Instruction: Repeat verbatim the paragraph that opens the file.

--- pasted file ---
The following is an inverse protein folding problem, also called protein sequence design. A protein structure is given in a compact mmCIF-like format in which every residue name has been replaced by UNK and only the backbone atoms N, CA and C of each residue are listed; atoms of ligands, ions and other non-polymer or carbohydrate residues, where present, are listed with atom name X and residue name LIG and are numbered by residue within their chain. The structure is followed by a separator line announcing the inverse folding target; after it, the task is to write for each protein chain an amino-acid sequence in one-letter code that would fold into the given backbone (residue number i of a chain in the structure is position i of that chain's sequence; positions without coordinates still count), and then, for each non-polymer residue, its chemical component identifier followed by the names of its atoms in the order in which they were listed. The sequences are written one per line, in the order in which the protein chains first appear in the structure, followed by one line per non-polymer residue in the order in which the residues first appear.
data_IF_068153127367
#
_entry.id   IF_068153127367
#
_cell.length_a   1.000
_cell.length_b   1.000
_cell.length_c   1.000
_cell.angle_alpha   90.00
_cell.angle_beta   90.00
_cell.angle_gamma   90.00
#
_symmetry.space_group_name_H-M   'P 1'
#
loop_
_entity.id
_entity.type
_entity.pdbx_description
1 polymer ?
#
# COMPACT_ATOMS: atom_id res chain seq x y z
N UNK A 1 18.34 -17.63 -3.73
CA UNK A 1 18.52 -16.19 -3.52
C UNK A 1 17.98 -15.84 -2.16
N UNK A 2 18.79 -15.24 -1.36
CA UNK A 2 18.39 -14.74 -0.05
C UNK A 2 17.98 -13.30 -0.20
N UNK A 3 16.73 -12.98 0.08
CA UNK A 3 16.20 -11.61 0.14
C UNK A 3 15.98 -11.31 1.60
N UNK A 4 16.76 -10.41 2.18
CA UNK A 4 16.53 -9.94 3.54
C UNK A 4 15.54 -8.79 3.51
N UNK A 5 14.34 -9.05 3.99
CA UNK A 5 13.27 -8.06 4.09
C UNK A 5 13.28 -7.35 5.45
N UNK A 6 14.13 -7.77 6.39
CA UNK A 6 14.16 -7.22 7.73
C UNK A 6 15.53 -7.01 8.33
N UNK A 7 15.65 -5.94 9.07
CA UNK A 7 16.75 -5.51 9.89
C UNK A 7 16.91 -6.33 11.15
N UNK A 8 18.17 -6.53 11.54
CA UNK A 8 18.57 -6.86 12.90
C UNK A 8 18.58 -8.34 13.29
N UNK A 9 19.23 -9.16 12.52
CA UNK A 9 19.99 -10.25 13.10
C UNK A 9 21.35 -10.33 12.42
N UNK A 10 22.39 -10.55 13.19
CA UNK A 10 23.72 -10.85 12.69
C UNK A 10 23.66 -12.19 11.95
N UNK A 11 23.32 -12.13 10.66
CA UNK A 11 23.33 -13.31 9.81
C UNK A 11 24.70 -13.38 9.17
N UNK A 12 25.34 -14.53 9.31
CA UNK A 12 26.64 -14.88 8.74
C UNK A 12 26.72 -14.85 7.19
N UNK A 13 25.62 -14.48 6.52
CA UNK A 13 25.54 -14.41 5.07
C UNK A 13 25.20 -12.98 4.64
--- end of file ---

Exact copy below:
The following is an inverse protein folding problem, also called protein sequence design. A protein structure is given in a compact mmCIF-like format in which every residue name has been replaced by UNK and only the backbone atoms N, CA and C of each residue are listed; atoms of ligands, ions and other non-polymer or carbohydrate residues, where present, are listed with atom name X and residue name LIG and are numbered by residue within their chain. The structure is followed by a separator line announcing the inverse folding target; after it, the task is to write for each protein chain an amino-acid sequence in one-letter code that would fold into the given backbone (residue number i of a chain in the structure is position i of that chain's sequence; positions without coordinates still count), and then, for each non-polymer residue, its chemical component identifier followed by the names of its atoms in the order in which they were listed. The sequences are written one per line, in the order in which the protein chains first appear in the structure, followed by one line per non-polymer residue in the order in which the residues first appear.